It’s no secret that the UK is in the midst of a midwife crisis. Just last week it was announced that more UK midwives are now leaving the profession than joining it. A recent study, meanwhile, has found that this chronic shortage has had an overwhelmingly negative effect on their birthing experience: the majority of women in labour have said that they feel unsafe, frightened, or as if they are being treated “like cattle”.
Now, in a powerful post on thebirthhub.co.uk, one midwife has decided to reach out to these women and say sorry.
In the open letter, the midwife – who has chosen to remain anonymous – apologises for the fact that clinics are running over due to staff shortages, that so many women are forced to see a different midwife at each appointment, and that she only has the time to “offer advice and support in two minute snippets”.
“I’m sorry that I see so many women on each shift that I sometimes forget your name and end up referring to your bed number,” she adds. “I swore I would never reduce women to numbers when I was a student.”
The midwife goes on to apologise for not being her “usual, patient, smiling self”, explaining that this is due to the fact that she is sometimes “so exhausted” that she is “unable to mask” her own tiredness.
Above all else, she says, she is “sorry that the failings of the government to adequately fund and support the NHS means I’m often too stretched and stressed to give you my absolute best.”
And yet, despite all of these regrets, the letter ends on a beautifully empowering note.
“I care,” says the midwife. “I care about you, even when I’m not able to adequately show it.”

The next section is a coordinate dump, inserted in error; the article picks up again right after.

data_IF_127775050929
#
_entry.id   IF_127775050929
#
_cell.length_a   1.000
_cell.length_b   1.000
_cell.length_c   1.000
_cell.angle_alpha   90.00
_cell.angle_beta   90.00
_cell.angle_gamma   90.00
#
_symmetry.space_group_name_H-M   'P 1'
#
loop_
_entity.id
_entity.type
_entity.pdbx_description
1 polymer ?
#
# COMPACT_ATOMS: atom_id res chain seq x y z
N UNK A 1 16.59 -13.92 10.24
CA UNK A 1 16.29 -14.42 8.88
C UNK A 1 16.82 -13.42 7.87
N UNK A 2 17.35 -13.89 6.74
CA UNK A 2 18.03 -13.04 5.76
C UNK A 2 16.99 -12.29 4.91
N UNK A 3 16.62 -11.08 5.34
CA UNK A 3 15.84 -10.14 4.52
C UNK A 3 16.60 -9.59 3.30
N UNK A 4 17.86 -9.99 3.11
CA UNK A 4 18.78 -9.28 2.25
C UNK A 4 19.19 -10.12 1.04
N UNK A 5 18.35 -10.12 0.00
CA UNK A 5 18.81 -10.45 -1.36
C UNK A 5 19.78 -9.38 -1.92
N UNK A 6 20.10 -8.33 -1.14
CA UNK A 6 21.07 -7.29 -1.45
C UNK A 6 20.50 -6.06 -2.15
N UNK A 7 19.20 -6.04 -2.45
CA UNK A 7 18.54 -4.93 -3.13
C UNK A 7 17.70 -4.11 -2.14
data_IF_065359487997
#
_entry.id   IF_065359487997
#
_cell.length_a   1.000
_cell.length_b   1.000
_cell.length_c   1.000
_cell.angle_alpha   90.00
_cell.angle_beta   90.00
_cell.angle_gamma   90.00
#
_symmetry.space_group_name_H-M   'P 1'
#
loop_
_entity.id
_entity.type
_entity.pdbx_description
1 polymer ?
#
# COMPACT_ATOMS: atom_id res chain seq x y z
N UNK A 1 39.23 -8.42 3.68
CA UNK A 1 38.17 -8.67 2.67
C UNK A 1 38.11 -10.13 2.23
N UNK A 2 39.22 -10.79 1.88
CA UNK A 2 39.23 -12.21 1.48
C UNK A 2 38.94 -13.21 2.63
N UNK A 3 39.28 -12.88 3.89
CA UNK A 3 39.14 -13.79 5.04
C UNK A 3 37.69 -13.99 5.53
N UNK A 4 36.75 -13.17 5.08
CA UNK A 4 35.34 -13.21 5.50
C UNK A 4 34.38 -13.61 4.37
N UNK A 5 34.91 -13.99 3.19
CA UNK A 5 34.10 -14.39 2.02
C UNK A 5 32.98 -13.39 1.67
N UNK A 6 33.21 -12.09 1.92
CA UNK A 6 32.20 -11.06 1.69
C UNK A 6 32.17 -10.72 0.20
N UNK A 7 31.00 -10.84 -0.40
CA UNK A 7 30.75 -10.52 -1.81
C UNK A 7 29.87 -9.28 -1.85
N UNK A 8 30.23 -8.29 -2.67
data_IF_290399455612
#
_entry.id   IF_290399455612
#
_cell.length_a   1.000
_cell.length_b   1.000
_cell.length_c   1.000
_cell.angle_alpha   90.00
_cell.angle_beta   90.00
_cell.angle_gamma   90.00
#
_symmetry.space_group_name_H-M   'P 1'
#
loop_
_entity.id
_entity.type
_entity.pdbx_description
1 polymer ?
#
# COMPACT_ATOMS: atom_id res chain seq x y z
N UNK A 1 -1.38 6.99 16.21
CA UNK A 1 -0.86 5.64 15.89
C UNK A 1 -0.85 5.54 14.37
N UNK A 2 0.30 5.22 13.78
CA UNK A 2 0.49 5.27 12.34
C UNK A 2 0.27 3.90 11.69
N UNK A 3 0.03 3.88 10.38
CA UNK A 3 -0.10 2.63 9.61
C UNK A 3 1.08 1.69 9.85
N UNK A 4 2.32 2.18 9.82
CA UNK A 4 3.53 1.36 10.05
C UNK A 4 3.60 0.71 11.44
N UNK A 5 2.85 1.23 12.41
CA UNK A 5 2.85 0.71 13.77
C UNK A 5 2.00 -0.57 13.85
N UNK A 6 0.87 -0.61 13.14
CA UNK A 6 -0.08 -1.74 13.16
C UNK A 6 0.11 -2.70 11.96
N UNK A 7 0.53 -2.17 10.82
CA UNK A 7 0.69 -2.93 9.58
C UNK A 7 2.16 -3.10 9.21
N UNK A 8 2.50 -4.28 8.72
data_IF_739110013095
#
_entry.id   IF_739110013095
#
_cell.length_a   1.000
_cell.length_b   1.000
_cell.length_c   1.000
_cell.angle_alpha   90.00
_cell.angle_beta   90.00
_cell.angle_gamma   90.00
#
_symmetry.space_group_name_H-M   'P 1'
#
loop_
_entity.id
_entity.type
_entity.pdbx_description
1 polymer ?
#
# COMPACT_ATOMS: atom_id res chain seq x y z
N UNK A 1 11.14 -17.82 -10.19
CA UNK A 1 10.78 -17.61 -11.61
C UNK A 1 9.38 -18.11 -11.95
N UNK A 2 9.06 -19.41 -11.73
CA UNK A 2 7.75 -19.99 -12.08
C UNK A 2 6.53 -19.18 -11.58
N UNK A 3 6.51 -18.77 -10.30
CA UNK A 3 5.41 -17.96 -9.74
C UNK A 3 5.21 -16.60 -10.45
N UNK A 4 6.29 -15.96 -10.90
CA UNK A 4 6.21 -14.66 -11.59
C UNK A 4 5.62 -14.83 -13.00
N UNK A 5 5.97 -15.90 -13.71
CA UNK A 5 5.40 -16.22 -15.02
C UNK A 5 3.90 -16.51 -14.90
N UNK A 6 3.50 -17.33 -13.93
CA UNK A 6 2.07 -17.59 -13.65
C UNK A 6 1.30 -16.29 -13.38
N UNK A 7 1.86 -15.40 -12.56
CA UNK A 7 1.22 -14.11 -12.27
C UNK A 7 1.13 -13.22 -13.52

She goes on to call upon women everywhere to remember that “midwife means ‘with woman’” and that they need to remind the government of this “millennia-old sponsored_longform”, before their “historical bonds” are “forever broken”.
“We must demand change,” she says. “We must demand our rights. We must demand better.
“I will not stop talking about it, I will not stop fighting for it, and I will not let this system break me, no matter how close to the edge it pushes me. And for that I am NOT sorry.”
The letter (which has been shared over 7,000 times on Facebook) comes shortly after the Royal College of Midwives (RCM) calculated that the gap between the amount of midwives the NHS in England requires and the amount it now has will not be closed until 2026.
This shortfall is sure to force maternity units to close suddenly and result in some mothers receiving inadequate care before, during or after giving birth, according to experts.
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Speaking to The Guardian, Louise Silverton, the director for midwifery at the RCN, said the report should be a “red flag event for this government”.
She said: “The fact that half of women have experienced a red flag event is hugely worrying. It is a sign of services under too much pressure, with too few resources and not enough staff.”
Images: iStock/Rex Features